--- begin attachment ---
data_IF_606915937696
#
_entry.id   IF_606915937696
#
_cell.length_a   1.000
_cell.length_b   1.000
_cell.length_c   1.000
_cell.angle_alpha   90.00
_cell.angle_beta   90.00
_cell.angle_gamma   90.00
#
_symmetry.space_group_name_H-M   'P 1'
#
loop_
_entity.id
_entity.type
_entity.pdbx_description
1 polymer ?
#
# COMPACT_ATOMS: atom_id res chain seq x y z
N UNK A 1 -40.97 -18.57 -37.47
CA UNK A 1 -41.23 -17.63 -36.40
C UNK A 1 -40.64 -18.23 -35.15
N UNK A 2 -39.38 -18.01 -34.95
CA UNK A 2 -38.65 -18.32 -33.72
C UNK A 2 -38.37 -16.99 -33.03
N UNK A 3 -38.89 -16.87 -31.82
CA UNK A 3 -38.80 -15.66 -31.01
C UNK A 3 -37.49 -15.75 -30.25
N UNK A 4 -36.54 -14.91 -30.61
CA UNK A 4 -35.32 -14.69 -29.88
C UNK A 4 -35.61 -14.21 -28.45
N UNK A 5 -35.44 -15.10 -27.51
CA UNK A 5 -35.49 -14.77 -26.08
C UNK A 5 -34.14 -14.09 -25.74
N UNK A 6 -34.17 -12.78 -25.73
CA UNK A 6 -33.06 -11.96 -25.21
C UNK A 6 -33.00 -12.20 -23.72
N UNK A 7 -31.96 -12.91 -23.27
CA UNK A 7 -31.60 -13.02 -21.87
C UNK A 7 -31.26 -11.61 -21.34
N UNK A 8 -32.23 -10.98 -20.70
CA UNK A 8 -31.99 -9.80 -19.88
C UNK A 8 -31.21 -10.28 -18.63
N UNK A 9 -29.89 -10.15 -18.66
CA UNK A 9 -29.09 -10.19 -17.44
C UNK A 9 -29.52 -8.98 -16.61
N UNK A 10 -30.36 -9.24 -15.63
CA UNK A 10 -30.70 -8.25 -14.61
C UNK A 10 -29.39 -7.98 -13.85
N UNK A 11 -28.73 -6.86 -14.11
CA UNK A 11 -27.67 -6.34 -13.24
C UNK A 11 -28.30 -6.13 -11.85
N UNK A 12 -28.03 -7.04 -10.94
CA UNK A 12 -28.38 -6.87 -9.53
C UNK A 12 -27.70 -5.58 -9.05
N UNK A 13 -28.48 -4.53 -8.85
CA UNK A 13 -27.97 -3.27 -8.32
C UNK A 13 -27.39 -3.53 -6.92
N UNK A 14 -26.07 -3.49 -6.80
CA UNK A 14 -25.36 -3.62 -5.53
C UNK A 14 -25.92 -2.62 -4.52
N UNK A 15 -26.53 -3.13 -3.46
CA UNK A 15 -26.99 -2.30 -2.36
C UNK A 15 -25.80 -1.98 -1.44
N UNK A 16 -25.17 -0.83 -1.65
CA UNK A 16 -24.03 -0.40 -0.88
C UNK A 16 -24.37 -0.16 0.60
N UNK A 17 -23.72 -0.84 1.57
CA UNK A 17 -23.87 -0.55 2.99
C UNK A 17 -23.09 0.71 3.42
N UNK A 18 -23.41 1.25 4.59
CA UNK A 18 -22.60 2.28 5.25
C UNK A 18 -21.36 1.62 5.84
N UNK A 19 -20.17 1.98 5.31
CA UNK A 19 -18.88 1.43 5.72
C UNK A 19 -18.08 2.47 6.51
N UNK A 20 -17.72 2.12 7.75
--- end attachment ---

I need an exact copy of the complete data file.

data_IF_606915937696
#
_entry.id   IF_606915937696
#
_cell.length_a   1.000
_cell.length_b   1.000
_cell.length_c   1.000
_cell.angle_alpha   90.00
_cell.angle_beta   90.00
_cell.angle_gamma   90.00
#
_symmetry.space_group_name_H-M   'P 1'
#
loop_
_entity.id
_entity.type
_entity.pdbx_description
1 polymer ?
#
# COMPACT_ATOMS: atom_id res chain seq x y z
N UNK A 1 -40.97 -18.57 -37.47
CA UNK A 1 -41.23 -17.63 -36.40
C UNK A 1 -40.64 -18.23 -35.15
N UNK A 2 -39.38 -18.01 -34.95
CA UNK A 2 -38.65 -18.32 -33.72
C UNK A 2 -38.37 -16.99 -33.03
N UNK A 3 -38.89 -16.87 -31.82
CA UNK A 3 -38.80 -15.66 -31.01
C UNK A 3 -37.49 -15.75 -30.25
N UNK A 4 -36.54 -14.91 -30.61
CA UNK A 4 -35.32 -14.69 -29.88
C UNK A 4 -35.61 -14.21 -28.45
N UNK A 5 -35.44 -15.10 -27.51
CA UNK A 5 -35.49 -14.77 -26.08
C UNK A 5 -34.14 -14.09 -25.74
N UNK A 6 -34.17 -12.78 -25.73
CA UNK A 6 -33.06 -11.96 -25.21
C UNK A 6 -33.00 -12.20 -23.72
N UNK A 7 -31.96 -12.91 -23.27
CA UNK A 7 -31.60 -13.02 -21.87
C UNK A 7 -31.26 -11.61 -21.34
N UNK A 8 -32.23 -10.98 -20.70
CA UNK A 8 -31.99 -9.80 -19.88
C UNK A 8 -31.21 -10.28 -18.63
N UNK A 9 -29.89 -10.15 -18.66
CA UNK A 9 -29.09 -10.19 -17.44
C UNK A 9 -29.52 -8.98 -16.61
N UNK A 10 -30.36 -9.24 -15.63
CA UNK A 10 -30.70 -8.25 -14.61
C UNK A 10 -29.39 -7.98 -13.85
N UNK A 11 -28.73 -6.86 -14.11
CA UNK A 11 -27.67 -6.34 -13.24
C UNK A 11 -28.30 -6.13 -11.85
N UNK A 12 -28.03 -7.04 -10.94
CA UNK A 12 -28.38 -6.87 -9.53
C UNK A 12 -27.70 -5.58 -9.05
N UNK A 13 -28.48 -4.53 -8.85
CA UNK A 13 -27.97 -3.27 -8.32
C UNK A 13 -27.39 -3.53 -6.92
N UNK A 14 -26.07 -3.49 -6.80
CA UNK A 14 -25.36 -3.62 -5.53
C UNK A 14 -25.92 -2.62 -4.52
N UNK A 15 -26.53 -3.13 -3.46
CA UNK A 15 -26.99 -2.30 -2.36
C UNK A 15 -25.80 -1.98 -1.44
N UNK A 16 -25.17 -0.83 -1.65
CA UNK A 16 -24.03 -0.40 -0.88
C UNK A 16 -24.37 -0.16 0.60
N UNK A 17 -23.72 -0.84 1.57
CA UNK A 17 -23.87 -0.55 2.99
C UNK A 17 -23.09 0.71 3.42
N UNK A 18 -23.41 1.25 4.59
CA UNK A 18 -22.60 2.28 5.25
C UNK A 18 -21.36 1.62 5.84
N UNK A 19 -20.17 1.98 5.31
CA UNK A 19 -18.88 1.43 5.72
C UNK A 19 -18.08 2.47 6.51
N UNK A 20 -17.72 2.12 7.75